Valuing Resilience – Why should the international community contribute towards the costs of adaptation to climate change and how can it be done?

Adaptation benefits are in a similar position today to that of emission reductions in the 1990s, when the international community was broadly aware that greenhouse gas emissions had to be reduced, but the available technologies and know-how, such as renewable energy generation, were not financially attractive and no large-scale mechanisms existed to encourage their adoption.

Mitigation benefits, by contrast, are well defined. There are several mechanisms to legislate, recognize, incentivize or reward ways to reduce emissions. Results-based payment mechanisms for mitigation, notably the Clean Development Mechanism, provided market opportunities for project developers to access new financing that radically altered project economics and led to the acceptance and mainstreaming of ‘low carbon’ technologies, many of which are now commercially viable. However, while adaptation technologies and solutions are emerging, many are not (yet) financially attractive, and some do not generate cash incomes.

Like mitigation benefits, adaptation benefits can be considered as co-benefits of projects, and we propose that adaptation project developers should be able to benefit from cash flows from the generation and sales of adaptation benefits. Revenues from such sales would boost the early adoption and dissemination of adaptation technologies and solutions, and accelerate host countries’ transition to low-emission, resilient and sustainable economies. Adaptation cash flows would also create a powerful market-driven incentive for private sector investments in adaptation measures.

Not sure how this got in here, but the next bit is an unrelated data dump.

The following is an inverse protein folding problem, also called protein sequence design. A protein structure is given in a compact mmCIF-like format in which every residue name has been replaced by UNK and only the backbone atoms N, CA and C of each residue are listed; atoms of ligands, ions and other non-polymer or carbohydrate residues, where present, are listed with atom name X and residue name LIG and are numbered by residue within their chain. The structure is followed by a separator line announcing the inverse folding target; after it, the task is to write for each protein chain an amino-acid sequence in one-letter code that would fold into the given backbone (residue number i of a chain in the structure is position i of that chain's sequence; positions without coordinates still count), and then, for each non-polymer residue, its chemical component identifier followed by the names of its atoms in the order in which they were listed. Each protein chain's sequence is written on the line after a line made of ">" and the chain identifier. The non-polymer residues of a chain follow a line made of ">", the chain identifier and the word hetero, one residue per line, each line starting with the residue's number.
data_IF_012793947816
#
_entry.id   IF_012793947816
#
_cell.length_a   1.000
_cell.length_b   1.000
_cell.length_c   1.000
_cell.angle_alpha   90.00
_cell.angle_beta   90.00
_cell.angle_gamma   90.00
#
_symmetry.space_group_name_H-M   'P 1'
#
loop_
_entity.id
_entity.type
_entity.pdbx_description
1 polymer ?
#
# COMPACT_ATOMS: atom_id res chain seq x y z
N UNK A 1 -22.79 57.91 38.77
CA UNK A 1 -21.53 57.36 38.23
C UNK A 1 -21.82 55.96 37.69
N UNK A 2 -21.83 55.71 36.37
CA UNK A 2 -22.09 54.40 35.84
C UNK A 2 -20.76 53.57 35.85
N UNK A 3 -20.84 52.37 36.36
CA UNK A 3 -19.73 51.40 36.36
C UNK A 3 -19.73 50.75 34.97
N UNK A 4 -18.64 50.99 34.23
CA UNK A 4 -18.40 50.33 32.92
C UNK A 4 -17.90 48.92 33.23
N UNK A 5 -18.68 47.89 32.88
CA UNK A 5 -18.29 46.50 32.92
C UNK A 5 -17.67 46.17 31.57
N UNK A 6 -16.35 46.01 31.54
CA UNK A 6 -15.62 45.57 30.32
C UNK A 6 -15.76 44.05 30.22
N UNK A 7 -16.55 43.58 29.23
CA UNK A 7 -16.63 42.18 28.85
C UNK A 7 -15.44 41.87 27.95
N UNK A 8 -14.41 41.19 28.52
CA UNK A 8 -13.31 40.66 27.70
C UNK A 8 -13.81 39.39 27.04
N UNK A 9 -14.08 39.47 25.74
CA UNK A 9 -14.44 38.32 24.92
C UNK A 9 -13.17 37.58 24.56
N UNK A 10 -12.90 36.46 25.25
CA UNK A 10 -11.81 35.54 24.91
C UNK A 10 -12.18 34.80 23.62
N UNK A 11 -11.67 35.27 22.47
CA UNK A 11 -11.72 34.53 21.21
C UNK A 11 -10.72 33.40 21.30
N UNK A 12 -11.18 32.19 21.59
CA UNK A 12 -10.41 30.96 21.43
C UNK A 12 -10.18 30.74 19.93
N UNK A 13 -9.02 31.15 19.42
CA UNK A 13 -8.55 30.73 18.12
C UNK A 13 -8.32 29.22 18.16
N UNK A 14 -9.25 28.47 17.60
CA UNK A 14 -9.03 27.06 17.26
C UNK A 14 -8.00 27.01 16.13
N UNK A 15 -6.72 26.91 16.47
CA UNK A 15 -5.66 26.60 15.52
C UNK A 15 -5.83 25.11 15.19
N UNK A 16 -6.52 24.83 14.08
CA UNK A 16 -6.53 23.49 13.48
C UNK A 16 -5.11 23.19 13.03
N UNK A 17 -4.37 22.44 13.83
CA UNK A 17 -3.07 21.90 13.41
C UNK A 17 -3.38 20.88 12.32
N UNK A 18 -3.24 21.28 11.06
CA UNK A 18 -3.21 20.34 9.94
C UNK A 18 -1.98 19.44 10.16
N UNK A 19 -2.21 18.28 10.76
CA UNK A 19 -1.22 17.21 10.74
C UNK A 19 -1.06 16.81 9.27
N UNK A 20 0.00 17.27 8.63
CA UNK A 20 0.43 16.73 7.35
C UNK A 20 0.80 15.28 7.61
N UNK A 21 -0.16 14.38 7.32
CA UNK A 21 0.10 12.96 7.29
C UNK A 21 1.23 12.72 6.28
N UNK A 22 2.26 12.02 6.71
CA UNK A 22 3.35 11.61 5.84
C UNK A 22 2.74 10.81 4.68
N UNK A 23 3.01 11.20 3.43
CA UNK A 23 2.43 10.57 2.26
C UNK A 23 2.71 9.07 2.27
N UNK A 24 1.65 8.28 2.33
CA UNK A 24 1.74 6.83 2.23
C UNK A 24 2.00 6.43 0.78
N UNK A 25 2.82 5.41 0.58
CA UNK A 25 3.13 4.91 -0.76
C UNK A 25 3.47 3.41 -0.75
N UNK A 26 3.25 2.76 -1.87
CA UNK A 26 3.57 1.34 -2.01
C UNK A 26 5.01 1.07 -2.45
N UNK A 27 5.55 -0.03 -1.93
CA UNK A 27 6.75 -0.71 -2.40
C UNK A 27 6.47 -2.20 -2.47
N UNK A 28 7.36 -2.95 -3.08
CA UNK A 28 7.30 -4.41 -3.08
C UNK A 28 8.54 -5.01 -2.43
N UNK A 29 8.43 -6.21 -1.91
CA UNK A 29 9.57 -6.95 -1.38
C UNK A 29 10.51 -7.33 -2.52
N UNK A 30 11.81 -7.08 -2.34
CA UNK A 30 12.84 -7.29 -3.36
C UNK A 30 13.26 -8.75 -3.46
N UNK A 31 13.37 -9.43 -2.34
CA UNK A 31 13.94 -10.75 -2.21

However, there is a key difference between emission reductions and adaptation benefits. Emission reductions can be reported in a single fungible and internationally tradable outcome expressed in tonnes of C02 equivalents, but adaptation benefits are not fungible, being context- and project-specific, unique for each adaptation action. This difference has fundamentally altered the international community’s approach to adaptation, with the lack of comparable metrics contributing to the absence of a structured financial mechanism.

In our view, the challenge is not about how many adaptation benefits can be generated, but rather how much money can be mobilized to create genuine adaptation benefits which help developing countries adapt to climate change. Efficiency in this process can be measured by the ability to develop effective context-specific solutions and the leveraged private sector co-financing that can be mobilized by payments for adaptation benefits.

There are many reasons to expect demand for real adaptation benefits to grow in the near future.

  1. The negative impacts of climate change, from which the developing world suffers disproportionately, are growing. Failure to help developing countries adapt will result in the loss of development gains and encourage radicalization, civil conflict and migration in the most affected African countries.
  2. National development priorities, the SDGs and other international treaty goals cannot be achieved without addressing adaptation.
  3. The Paris Agreement introduced new global goals on climate finance and adaptation; progress on the new targets must be concrete and demonstrable.